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Can’t Stop The Music

Can't Stop The MusicThe best telegenic moments don’t get much better than when they have a great theme song, and political imagemakers are slavish in their pursuit of the ultimate auditory accompaniment to their elegantly crafted closeups for their candidates.

No one hit that out of the park quite like Bill Clinton and Al Gore when in 1992 they eschewed Marvin Hamlisch and Jimmy Webb, capping Governor Clinton’s nominating speech with the AOR staple “Don’t Stop” by the bed-hopping, coke-huffing Baby Boomer heroes, Fleetwood Mac (personally, I thought Montrose’s grinding and heroic “Rock The Nation” would have been a bolder choice, especially with the can-do, patriotic, and very Bill Clintonesque line, “Ain’t gonna quit until it all comes out.”) It smashed the conventional wisdom of what would play without offense in America’s living rooms, and was a seminal, declarative cry from the bong-and-leisure-suit generation that it was their time to take the reins of the country.

It was perfect because Clinton and Gore represented a new breed of leadership, and Fleetwood Mac was a shot across the bow lest any of the Old Guard’s ossified gatekeepers missed the significance.

It’s a little trickier when a more mature candidate dispatches his young aides to consult their iPod and bring them an effervescent pint of youth. Ronald Reagan was one of the first to make this mistake (albeit in the Walkman Era, in 1984), when his advisor Michael Deaver, running on the suggestion of columnist George Will, who gushed over the patriotism of Bruce Springsteen, incorporated Springsteen’s current hit, “Born In The U.S.A.” into his boss’ hustings speech. On September 19, 1984, in a Hammonton, New Jersey, Ronald Reagan pandered, “America’s future rests in a thousand dreams inside your hearts; it rests in the message of hope in songs so many young Americans admire: New Jersey’s own Bruce Springsteen. And helping you make those dreams come true is what this job of mine is all about.”

That message of hope, dissected, which Michael Deaver, George Will, and Ronald Reagan, espoused?  “I had a buddy at Khe Sahn/Fighting off the Viet Cong/They’re still there, he’s all gone/He had a little girl in Saigon/I got a picture of him in her arms.”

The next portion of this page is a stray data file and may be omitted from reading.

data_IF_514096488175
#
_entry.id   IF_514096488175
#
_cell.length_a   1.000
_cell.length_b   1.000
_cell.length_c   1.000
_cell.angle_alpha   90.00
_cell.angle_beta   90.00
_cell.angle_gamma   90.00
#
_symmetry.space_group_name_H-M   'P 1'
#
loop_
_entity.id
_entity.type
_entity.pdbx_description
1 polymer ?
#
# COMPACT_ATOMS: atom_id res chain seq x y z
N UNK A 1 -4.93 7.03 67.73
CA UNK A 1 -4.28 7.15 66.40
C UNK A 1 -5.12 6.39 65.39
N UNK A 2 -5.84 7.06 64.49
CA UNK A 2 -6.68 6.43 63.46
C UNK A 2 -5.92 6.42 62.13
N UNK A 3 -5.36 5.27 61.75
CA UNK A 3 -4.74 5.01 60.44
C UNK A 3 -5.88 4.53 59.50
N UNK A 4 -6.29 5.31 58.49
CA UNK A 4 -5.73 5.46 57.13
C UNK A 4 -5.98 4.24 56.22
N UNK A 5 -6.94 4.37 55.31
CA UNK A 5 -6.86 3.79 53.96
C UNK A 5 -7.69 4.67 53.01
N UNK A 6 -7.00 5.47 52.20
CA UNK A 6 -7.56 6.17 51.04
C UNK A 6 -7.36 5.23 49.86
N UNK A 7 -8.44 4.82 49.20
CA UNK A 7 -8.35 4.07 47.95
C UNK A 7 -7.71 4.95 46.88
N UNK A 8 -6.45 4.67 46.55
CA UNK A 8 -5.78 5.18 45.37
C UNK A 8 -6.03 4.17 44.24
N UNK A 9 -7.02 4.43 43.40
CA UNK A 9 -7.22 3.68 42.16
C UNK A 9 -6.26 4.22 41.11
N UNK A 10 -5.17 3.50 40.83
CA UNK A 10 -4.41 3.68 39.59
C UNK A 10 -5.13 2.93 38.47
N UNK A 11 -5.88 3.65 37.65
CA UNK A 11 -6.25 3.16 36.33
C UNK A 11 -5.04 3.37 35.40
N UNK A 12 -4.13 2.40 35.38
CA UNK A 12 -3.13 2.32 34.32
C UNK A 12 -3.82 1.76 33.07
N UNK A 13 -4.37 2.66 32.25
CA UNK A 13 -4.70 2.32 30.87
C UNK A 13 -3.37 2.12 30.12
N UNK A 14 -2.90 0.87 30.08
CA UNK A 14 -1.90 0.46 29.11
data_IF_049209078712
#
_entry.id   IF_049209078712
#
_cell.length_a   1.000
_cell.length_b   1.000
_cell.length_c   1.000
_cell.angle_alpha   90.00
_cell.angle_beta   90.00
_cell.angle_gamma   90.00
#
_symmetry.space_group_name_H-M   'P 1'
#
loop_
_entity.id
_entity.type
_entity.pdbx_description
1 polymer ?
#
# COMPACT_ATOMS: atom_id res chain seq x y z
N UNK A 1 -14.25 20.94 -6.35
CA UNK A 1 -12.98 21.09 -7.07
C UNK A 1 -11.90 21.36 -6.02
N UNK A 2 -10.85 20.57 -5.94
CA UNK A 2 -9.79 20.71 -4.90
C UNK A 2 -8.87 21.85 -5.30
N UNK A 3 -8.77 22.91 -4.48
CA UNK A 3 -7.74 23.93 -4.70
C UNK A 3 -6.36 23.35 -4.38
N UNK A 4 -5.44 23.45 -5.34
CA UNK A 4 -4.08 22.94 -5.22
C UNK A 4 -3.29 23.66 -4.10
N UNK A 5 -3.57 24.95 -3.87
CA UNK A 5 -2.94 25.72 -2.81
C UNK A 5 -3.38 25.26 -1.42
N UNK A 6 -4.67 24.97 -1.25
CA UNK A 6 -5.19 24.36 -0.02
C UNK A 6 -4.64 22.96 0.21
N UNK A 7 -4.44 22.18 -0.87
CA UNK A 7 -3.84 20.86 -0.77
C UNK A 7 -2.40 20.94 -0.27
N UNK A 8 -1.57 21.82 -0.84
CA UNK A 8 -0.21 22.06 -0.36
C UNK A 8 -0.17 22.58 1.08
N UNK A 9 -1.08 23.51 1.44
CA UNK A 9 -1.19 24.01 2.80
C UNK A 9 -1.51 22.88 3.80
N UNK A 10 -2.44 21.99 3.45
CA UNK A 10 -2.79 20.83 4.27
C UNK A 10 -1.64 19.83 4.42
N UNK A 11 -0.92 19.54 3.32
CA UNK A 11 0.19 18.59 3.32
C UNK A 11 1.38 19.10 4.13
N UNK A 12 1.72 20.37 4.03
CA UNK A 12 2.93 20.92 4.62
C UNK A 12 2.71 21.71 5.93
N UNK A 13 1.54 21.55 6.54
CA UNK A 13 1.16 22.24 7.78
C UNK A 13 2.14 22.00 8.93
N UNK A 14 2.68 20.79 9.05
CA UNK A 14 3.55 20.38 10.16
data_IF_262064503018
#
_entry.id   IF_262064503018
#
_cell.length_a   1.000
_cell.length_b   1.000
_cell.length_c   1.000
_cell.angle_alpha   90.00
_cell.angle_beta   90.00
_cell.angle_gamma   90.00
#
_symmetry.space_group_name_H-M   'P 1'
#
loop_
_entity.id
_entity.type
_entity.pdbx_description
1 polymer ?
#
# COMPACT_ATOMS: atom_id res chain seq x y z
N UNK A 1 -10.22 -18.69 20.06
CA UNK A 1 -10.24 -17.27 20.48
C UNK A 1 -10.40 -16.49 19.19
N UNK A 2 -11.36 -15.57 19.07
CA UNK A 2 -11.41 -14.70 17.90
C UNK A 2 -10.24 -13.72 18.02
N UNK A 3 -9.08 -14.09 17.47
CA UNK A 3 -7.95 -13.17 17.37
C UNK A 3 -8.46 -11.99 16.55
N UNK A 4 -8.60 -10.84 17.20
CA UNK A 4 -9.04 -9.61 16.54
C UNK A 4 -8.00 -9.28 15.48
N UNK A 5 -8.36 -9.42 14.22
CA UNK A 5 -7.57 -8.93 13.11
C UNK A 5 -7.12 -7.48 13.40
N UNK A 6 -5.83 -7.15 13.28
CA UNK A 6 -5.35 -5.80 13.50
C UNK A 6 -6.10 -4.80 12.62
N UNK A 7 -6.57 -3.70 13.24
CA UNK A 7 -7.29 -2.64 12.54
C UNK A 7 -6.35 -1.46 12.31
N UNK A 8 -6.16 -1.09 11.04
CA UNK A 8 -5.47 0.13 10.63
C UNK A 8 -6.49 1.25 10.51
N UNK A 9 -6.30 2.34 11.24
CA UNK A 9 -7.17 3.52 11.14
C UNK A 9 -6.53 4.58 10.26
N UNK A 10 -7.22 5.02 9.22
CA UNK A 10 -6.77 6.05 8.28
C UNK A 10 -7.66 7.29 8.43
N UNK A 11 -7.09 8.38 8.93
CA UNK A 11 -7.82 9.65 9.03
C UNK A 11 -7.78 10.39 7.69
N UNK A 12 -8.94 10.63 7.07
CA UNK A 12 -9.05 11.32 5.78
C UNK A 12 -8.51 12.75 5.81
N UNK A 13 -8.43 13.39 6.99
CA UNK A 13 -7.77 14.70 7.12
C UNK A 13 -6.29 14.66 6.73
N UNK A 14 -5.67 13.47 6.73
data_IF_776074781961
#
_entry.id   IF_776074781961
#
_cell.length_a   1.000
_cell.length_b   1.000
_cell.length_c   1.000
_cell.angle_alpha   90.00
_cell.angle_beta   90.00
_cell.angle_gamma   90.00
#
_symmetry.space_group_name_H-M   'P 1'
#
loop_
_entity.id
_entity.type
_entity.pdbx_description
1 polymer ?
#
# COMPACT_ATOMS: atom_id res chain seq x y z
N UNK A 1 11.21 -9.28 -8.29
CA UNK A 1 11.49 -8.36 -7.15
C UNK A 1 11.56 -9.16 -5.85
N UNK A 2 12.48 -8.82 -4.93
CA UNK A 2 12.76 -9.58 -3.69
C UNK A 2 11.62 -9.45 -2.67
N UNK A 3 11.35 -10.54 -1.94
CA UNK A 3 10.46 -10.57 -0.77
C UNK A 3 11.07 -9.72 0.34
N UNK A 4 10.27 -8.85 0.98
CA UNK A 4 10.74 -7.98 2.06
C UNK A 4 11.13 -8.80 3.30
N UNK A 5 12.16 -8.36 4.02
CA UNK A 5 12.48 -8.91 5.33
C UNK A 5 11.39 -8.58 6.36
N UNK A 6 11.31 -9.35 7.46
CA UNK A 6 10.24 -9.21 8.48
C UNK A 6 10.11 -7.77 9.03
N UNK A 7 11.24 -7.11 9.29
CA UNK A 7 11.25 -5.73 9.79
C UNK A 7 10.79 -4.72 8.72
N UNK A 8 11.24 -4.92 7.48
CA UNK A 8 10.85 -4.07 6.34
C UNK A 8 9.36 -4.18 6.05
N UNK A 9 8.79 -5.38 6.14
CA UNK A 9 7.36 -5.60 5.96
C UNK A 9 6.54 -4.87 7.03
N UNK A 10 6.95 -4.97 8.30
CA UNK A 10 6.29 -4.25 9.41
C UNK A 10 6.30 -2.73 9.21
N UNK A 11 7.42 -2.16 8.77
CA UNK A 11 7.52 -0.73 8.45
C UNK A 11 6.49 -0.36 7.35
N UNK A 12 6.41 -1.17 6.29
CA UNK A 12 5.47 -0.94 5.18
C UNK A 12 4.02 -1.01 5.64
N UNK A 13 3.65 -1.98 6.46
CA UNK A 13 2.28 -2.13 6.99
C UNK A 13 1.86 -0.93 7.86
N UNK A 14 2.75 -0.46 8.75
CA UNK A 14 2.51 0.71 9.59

Ears up, Young Americans. This is one of those thousand dreams inside your heart that could be yours for the taking.

Like the stumbling Battaan Death March that has come to represent the John McCain 2008 Presidential Campaign, the GOP standard-bearer has pulled both hamstrings and groin muscles stepping onto every musical landmine within reach on his ignominious march to what he hopes will be the 44th U.S. Presidency. Last night, after his nominating speech at the Republican National Convention in St. Paul, Minnesota, he took the stage to the pounding refrain of Heart’s 1977 hit, “Barracuda.” It’s a great song, and McCain’s team most likely tapped it as a paean to his firecracker VP nominee, Governor Sarah Palin, who in high school was nicknamed “Sarah Barracuda” for her basketball prowess.

Heart wasn’t amused and had Universal Music Publishing and Sony BMG issue an immediate cease-and-desist order against the McCain Campaign using “Barracuda” to promote his and Governor Palin’s candidacy. Said Heart’s Nancy Wilson, “I feel completely fucked over.”

Nancy and her sister Ann later issued a statement, “Sarah Palin’s views and values in NO WAY represent us as American women. We ask that our song ‘Barracuda’ no longer be used to promote her image. The song ‘Barracuda’ was written in the late ’70s as a scathing rant against the soulless, corporate nature of the music business, particularly for women. (The ‘barracuda’ represented the business.) While Heart did not and would not authorize the use of their song at the RNC, there’s irony in Republican strategists’ choice to make use of it there.”

The McCain campaign has blown off more toes than it has on its feet in its deployment of music to promote his 2008 candidacy. In the last several weeks, his knuckles have been on the business end of the ruler of Jackson Browne, Van Halen, Heart, Orleans, and Frankie Valli. I’d been wondering about this and noted that one of the artists whose song he used after Sarah Palin’s speech, “The House Is Rockin’,” by Stevie Ray Vaughan, has yet to voice his opposition at the appropriation of one of his hits by the McCain campaign.

Stevie Ray Vaughan died in a helicopter crash in 1990. It’s possible, however, that he might weigh in later.

As an impartial observer of the current campaign, I don’t want to presume to offer advice to the McCain Campaign, but Johnny Cash is dead and Chris Cornell is way off the grid in France right now, so it might not be a losing proposition if he takes a chance on using Soundgarden’s “Rusty Cage” in a future ad campaign.

Veeps2012

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